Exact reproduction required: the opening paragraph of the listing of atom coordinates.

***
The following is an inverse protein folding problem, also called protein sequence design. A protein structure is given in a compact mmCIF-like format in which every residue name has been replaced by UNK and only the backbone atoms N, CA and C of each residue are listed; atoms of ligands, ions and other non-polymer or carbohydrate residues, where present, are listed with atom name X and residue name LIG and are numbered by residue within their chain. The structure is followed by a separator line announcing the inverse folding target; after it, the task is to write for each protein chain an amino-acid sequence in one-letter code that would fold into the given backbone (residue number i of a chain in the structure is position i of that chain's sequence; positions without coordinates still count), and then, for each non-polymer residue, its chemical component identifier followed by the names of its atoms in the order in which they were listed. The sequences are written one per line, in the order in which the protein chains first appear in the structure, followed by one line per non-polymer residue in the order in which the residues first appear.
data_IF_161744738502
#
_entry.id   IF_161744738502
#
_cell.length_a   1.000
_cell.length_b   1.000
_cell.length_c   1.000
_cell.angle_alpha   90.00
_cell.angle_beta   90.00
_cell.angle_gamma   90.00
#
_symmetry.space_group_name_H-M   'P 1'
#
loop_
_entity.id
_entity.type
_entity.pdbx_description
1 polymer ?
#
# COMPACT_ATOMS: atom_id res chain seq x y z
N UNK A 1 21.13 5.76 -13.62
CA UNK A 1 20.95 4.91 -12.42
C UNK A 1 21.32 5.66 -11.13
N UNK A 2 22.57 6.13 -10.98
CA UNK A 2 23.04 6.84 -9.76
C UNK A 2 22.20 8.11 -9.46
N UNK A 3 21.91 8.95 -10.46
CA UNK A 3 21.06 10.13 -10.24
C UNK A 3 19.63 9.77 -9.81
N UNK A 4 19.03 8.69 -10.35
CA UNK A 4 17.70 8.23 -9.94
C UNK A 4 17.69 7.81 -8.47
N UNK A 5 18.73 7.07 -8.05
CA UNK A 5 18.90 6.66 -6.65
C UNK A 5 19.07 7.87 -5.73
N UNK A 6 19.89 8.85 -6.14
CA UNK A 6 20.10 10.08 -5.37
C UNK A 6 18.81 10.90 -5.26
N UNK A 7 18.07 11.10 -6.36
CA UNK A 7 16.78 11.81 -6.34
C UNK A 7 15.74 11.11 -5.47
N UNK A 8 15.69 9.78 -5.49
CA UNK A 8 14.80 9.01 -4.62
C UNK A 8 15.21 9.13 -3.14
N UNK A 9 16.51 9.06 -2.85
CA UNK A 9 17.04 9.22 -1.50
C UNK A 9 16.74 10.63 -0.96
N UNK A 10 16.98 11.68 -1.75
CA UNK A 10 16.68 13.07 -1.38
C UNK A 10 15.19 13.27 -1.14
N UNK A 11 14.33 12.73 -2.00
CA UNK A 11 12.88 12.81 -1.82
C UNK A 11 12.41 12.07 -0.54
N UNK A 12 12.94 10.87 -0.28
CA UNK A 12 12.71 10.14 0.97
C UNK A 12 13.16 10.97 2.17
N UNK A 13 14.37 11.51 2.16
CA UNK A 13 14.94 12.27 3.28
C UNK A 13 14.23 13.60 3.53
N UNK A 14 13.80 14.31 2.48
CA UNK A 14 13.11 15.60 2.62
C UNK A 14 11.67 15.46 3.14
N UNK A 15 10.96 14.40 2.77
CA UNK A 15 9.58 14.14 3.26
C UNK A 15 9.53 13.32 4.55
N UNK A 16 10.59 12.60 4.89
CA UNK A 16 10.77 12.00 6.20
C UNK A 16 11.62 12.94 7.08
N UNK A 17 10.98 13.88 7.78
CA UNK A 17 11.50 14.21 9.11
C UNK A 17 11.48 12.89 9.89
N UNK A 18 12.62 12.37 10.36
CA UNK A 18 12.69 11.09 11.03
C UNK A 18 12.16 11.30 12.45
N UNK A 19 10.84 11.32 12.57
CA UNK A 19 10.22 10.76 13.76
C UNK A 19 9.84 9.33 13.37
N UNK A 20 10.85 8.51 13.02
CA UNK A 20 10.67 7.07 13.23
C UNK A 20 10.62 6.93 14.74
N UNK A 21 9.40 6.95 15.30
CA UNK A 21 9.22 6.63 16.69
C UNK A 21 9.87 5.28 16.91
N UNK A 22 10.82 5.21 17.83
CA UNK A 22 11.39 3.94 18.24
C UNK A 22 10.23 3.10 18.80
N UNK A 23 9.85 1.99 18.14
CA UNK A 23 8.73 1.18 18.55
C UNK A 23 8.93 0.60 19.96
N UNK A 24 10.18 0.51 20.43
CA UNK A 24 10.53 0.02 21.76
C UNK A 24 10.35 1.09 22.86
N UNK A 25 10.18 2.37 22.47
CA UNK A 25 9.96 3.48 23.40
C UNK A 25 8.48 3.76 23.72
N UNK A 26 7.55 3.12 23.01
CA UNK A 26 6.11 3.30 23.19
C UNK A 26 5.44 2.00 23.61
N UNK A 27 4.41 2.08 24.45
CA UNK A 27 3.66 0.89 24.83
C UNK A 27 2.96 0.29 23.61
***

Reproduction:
The following is an inverse protein folding problem, also called protein sequence design. A protein structure is given in a compact mmCIF-like format in which every residue name has been replaced by UNK and only the backbone atoms N, CA and C of each residue are listed; atoms of ligands, ions and other non-polymer or carbohydrate residues, where present, are listed with atom name X and residue name LIG and are numbered by residue within their chain. The structure is followed by a separator line announcing the inverse folding target; after it, the task is to write for each protein chain an amino-acid sequence in one-letter code that would fold into the given backbone (residue number i of a chain in the structure is position i of that chain's sequence; positions without coordinates still count), and then, for each non-polymer residue, its chemical component identifier followed by the names of its atoms in the order in which they were listed. The sequences are written one per line, in the order in which the protein chains first appear in the structure, followed by one line per non-polymer residue in the order in which the residues first appear.